Scientific opinion on hormone replacement therapy sometimes feels like a pendulum that swings back and forth, leaving women confused about what treatment for menopause symptoms, including hot flashes, vaginal dryness and osteoporosis, is best for them.
While all medical treatments pose some risk, are the risks of treating menopause symptoms worth the benefits that hormone replacement therapy (HRT) can deliver? That’s the question that women have been asking and hoping that research clarifies.
Maybe it’s time for them to relax, a new study suggests.
In a new randomized study of 27,347 women who were followed for 18 years, those who took hormone medication were no more likely to die of any cause than women who were given a placebo.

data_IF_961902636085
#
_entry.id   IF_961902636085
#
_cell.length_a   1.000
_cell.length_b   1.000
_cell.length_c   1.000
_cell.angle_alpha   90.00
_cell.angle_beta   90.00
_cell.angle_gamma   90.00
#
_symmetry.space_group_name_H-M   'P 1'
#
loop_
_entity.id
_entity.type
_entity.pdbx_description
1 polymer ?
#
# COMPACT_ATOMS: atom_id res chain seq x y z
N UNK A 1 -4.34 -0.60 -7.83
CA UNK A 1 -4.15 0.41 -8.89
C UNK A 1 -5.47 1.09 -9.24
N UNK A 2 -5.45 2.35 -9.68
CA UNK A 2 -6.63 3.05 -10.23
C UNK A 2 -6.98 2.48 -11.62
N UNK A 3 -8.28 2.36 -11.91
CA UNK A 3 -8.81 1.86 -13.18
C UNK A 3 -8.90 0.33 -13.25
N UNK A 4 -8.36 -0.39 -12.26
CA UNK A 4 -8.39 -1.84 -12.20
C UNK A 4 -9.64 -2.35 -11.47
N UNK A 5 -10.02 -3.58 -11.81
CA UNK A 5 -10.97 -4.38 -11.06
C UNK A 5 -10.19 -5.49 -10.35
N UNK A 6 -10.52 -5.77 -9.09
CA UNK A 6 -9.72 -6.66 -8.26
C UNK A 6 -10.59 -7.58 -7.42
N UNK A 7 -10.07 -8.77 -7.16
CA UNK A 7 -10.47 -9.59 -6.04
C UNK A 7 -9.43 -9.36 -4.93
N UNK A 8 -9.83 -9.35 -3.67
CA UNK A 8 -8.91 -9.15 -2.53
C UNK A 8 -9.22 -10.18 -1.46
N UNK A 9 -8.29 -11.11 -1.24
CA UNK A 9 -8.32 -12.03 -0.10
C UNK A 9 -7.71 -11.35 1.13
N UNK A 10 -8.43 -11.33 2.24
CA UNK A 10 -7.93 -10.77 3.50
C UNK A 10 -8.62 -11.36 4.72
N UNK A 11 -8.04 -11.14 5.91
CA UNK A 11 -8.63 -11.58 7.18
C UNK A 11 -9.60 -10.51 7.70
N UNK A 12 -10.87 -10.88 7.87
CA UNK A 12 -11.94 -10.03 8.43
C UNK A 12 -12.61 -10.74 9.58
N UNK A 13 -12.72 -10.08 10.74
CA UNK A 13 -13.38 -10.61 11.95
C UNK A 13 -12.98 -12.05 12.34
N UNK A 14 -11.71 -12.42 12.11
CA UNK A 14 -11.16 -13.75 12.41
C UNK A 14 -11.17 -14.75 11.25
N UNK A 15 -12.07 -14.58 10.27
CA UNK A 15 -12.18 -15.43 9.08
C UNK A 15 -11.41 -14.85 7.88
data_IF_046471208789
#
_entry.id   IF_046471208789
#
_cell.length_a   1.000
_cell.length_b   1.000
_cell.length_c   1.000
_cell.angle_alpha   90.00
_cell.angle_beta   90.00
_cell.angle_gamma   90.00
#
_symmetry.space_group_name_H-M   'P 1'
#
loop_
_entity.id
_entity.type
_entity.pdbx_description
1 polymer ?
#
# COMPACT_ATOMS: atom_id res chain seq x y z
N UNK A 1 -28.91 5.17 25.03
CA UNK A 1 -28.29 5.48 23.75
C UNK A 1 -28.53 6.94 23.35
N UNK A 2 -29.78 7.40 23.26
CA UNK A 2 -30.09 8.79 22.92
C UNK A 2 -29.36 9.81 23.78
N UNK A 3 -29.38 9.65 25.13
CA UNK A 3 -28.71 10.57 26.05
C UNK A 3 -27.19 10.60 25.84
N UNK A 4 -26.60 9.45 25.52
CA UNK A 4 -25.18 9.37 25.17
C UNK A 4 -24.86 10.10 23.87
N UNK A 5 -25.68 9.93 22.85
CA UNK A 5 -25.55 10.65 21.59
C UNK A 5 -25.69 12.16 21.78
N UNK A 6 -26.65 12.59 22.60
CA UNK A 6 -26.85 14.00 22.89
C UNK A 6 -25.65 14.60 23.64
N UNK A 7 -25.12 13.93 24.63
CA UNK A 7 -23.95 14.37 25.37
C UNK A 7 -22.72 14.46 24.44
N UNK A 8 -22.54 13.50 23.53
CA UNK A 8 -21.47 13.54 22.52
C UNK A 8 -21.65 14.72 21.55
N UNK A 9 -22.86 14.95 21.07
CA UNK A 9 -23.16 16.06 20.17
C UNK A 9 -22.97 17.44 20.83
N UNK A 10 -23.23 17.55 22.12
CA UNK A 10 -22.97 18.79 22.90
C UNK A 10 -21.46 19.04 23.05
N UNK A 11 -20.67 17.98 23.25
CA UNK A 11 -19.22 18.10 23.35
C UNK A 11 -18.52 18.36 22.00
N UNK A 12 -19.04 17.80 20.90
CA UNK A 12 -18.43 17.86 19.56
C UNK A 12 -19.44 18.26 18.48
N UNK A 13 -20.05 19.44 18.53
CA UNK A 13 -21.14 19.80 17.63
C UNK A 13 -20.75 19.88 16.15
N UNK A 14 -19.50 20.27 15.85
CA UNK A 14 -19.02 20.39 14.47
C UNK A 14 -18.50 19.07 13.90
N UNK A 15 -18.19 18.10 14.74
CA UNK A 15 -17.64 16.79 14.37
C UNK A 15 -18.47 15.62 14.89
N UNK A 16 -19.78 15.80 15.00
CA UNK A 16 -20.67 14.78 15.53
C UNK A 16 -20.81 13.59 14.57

The Women’s Health Initiative hormone therapy trials tested the most common types of hormone therapy ― estrogen alone and estrogen plus progestin ― to assess the benefits and risks of menopause hormone therapy taken for chronic disease prevention by predominantly healthy postmenopausal women.
Researchers analyzed data from two trials, which included postmenopausal women with an average age of 63 at enrollment, and explored the effect of treatment over five to seven years, with 18 years of cumulative follow-up, and then defined the effect of hormone therapy on mortality rates.
All-cause mortality provides a “critically important summary measure” for an intervention such as hormone therapy that has a complex matrix of benefits and risks, said lead author JoAnn E. Manson, a professor at Harvard Medical School and a past president of The North American Menopause Society.
“Mortality rates are the ultimate ‘bottom line’ when assessing the net effect of a medication on serious and life-threatening health outcomes,” she told HuffPost.
The team also found that deaths from Alzheimer’s disease and other forms of dementia were significantly lower with estrogen-alone medication than with a placebo during 18 years of…